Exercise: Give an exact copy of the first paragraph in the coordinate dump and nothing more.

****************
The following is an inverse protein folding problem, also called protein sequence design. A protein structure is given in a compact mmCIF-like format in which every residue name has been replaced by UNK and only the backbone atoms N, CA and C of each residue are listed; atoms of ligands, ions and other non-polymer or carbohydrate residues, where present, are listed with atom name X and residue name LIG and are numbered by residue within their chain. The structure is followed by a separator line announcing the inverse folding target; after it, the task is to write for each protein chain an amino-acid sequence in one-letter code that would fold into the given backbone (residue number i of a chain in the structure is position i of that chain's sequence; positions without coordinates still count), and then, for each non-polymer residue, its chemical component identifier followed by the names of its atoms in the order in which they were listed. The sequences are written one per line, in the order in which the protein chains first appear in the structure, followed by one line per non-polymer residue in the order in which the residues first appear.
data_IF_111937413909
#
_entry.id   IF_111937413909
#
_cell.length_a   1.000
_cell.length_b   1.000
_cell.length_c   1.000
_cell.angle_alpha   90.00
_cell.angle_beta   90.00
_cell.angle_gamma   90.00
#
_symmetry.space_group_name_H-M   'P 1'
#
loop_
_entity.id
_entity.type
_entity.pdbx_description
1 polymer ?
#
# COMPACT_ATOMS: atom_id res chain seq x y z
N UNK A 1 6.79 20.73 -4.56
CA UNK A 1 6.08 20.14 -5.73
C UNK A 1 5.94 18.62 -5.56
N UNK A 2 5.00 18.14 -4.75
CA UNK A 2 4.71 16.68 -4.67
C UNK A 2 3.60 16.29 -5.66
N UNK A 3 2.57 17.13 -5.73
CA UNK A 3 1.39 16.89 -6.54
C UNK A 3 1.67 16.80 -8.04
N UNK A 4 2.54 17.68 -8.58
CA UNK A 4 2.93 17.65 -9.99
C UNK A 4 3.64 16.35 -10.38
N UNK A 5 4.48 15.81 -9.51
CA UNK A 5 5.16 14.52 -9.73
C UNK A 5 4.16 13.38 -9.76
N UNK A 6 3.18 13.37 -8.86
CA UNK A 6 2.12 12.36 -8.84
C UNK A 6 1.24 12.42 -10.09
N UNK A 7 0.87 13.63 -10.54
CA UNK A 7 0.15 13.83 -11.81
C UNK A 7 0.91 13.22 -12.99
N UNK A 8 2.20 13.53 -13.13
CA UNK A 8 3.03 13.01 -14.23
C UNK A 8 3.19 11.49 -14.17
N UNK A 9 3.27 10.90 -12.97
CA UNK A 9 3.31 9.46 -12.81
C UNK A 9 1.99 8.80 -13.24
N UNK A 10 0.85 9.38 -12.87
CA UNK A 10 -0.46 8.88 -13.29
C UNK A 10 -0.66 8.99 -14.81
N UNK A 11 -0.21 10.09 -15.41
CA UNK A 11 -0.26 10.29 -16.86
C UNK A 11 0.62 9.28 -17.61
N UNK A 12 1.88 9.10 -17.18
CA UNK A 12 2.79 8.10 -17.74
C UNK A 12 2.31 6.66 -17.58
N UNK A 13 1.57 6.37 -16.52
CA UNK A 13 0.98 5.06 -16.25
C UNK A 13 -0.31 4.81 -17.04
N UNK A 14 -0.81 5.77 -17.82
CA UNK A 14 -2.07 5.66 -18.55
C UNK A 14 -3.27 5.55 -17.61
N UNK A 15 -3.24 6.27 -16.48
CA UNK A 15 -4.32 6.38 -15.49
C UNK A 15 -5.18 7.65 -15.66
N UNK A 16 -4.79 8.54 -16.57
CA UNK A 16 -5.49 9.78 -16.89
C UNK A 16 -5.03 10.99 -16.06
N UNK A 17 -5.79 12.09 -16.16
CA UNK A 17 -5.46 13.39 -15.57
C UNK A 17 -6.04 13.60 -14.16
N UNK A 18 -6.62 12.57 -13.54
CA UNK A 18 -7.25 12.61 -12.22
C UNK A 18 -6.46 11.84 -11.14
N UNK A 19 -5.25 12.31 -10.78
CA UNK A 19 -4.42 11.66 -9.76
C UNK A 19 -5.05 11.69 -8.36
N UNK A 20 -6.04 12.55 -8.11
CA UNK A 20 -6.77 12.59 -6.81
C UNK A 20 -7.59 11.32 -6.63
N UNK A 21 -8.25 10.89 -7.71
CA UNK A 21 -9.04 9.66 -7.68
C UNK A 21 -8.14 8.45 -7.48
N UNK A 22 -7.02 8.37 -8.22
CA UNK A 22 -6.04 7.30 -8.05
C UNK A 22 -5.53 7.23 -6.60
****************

The following is an inverse protein folding problem, also called protein sequence design. A protein structure is given in a compact mmCIF-like format in which every residue name has been replaced by UNK and only the backbone atoms N, CA and C of each residue are listed; atoms of ligands, ions and other non-polymer or carbohydrate residues, where present, are listed with atom name X and residue name LIG and are numbered by residue within their chain. The structure is followed by a separator line announcing the inverse folding target; after it, the task is to write for each protein chain an amino-acid sequence in one-letter code that would fold into the given backbone (residue number i of a chain in the structure is position i of that chain's sequence; positions without coordinates still count), and then, for each non-polymer residue, its chemical component identifier followed by the names of its atoms in the order in which they were listed. The sequences are written one per line, in the order in which the protein chains first appear in the structure, followed by one line per non-polymer residue in the order in which the residues first appear.